US state department counsellor Derek Chollet on Saturday claimed Myanmar’s junta was unlikely to defeat the rebels fighting against it and said the military should restore democracy.
Mr Chollet said: “It’s hard to see today how they could realistically think they can win. They’re losing territory. Their military is taking serious losses.”
The US diplomat is visiting Thailand, Singapore and Brunei to follow up on a meeting last month between the US and the Association of Southeast Asian Nations (Asean), Reuters reported.
Mr Chollet said Myanmar’s military is becoming isolated on the global stage and that they should end the fight and restore democracy.
In February 2021, the country’s military overthrew the democratically-elected government of Aung San Suu Kyi. Since then, there have been demonstrations against the coup. Mass arrests by the military forces have been made to curb protests.
In several parts of the country, citizens have taken up arms while several thousands have joined armed rebellion against the junta.
Mr Chollet also claimed there was “no chance” the Myanmar junta’s planned elections next year would be free and fair.
“I think there’s no chance it could be free and fair, and it can be an attempt to just manipulate the region, the international community,” the diplomat added.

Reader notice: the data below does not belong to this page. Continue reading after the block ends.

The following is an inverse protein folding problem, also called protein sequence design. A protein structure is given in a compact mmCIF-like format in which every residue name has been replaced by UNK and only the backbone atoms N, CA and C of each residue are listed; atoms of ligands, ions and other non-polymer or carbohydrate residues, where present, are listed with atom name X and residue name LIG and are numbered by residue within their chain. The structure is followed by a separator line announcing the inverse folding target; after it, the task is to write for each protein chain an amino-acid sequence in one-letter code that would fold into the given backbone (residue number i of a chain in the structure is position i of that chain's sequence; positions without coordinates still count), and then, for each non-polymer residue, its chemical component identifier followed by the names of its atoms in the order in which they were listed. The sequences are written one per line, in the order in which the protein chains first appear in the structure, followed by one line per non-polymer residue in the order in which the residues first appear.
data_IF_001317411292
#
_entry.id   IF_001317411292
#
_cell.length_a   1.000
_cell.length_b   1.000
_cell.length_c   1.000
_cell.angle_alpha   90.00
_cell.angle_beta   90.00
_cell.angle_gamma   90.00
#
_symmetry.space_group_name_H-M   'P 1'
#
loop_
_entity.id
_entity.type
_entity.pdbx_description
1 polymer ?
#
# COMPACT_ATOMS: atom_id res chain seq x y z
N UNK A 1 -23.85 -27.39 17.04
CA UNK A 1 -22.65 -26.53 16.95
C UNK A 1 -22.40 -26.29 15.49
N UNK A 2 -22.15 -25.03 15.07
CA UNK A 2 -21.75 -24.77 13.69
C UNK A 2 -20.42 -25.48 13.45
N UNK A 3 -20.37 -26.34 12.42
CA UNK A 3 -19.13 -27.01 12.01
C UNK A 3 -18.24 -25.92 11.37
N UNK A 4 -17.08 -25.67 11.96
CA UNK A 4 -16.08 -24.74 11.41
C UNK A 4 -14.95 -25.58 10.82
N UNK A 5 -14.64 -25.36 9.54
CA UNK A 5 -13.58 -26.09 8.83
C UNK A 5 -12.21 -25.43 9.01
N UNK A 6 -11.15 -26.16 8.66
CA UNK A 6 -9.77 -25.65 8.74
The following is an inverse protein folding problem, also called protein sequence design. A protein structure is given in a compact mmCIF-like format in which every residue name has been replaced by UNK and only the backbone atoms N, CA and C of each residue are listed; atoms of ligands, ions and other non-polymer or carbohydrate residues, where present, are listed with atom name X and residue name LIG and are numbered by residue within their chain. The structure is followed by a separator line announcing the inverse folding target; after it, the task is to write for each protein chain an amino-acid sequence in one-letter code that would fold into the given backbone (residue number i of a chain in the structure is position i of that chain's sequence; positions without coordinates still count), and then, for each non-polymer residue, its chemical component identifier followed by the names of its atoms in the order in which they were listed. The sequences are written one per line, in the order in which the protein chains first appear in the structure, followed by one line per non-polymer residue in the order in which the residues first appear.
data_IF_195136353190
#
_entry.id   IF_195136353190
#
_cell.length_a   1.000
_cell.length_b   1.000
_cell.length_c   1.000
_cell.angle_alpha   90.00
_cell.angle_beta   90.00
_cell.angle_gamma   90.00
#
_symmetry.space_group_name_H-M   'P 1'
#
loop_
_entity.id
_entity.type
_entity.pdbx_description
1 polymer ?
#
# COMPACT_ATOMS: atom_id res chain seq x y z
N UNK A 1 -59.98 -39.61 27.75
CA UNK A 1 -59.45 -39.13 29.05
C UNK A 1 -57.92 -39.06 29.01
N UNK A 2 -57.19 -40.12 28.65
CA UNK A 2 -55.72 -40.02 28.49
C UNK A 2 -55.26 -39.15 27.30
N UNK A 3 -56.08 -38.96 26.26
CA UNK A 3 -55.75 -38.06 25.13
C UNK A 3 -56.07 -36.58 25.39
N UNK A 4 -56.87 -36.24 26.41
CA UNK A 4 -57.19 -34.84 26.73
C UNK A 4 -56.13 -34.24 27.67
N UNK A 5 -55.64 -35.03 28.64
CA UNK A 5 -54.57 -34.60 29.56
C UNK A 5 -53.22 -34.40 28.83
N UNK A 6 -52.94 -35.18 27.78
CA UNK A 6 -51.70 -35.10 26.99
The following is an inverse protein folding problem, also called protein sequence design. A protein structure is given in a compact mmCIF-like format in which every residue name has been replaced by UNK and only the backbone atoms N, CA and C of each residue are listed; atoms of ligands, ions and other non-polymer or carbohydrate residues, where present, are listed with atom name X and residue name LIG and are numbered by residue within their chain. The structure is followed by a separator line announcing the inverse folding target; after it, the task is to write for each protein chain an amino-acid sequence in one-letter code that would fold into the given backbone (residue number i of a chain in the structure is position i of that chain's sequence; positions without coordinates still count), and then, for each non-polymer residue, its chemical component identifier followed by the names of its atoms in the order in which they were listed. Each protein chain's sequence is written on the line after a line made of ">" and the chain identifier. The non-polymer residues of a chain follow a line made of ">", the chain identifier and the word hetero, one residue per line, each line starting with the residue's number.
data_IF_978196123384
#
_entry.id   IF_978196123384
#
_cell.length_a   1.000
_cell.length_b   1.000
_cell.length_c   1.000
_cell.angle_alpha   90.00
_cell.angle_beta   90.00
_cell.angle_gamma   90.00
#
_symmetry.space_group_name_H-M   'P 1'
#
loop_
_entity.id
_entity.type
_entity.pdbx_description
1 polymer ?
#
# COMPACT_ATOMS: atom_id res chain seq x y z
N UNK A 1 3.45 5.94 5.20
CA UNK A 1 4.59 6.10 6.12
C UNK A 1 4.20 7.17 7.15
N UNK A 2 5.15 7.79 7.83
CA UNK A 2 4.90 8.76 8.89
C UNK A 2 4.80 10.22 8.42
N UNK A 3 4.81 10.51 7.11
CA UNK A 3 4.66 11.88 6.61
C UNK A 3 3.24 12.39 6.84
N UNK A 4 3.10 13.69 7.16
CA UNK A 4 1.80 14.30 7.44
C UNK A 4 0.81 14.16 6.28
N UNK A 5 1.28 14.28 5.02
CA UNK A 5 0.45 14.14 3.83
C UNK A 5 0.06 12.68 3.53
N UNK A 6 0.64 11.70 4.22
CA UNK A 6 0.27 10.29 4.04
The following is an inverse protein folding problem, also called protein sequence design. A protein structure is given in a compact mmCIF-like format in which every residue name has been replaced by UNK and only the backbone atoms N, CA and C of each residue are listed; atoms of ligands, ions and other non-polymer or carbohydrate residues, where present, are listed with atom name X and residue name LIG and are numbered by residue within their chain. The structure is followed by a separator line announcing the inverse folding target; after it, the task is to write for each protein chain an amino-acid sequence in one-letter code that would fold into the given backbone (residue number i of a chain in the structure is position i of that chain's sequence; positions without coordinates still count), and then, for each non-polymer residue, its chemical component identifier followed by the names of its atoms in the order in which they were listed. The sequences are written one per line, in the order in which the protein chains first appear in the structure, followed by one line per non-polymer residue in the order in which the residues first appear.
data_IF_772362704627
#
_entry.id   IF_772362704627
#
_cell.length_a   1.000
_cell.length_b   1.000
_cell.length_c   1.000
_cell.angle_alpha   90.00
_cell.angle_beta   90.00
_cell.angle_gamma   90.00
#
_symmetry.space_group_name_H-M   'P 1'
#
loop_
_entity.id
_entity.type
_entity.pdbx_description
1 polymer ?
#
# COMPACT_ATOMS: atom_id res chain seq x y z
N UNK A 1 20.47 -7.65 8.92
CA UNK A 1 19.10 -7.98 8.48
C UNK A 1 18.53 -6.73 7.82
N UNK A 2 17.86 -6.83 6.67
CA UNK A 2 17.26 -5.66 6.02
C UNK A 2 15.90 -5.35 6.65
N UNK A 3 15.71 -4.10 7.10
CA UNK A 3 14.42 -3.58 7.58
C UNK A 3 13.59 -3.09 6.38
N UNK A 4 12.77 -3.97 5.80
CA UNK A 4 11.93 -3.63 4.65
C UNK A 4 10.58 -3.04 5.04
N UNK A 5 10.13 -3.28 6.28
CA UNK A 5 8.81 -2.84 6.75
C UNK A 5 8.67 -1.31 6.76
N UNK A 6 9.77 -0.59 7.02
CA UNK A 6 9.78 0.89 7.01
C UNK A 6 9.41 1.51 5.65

UN special envoy for Myanmar Noeleen Heyzer also fears an illegitimate poll could cause further unrest in the country.
She said unless Myanmar’s citizens had faith in the election process and the will of the people would be respected – leading the country back to “proper civilian rule” – it could be a “trigger point for greater violence”.
.@derekchollet says at @IISS_org’s #Myanmar session that Myanmar issue remains “top priority” of @POTUS administration
Beneath violence, #Myanmar army is “insecure, isolated regime” incapable of creating stability, he adds pic.twitter.com/Uv6aOVYfdl
— Leong Wai Kit (@LeongWaiKitCNA) June 11, 2022
Almost 2,000 civilians have been killed in the junta’s crackdown on dissent since February last year and more than 14,000 people have been arrested since then.
Channel News Asia reported Thailand’s foreign ministry representative Pornpimol Kanchanalak had argued that the international community should not get “stuck in cancel rhetoric”.
“Condemnations, sanctions, ostracisation... have reached diminishing returns,” she said.
Meanwhile, Mr Chollet said Washington was “not currently thinking about” supplying weapons to anti-coup fighters in Myanmar even though there have been requests for support, especially in the wake of the US’s support of Ukraine following the Russian invasion.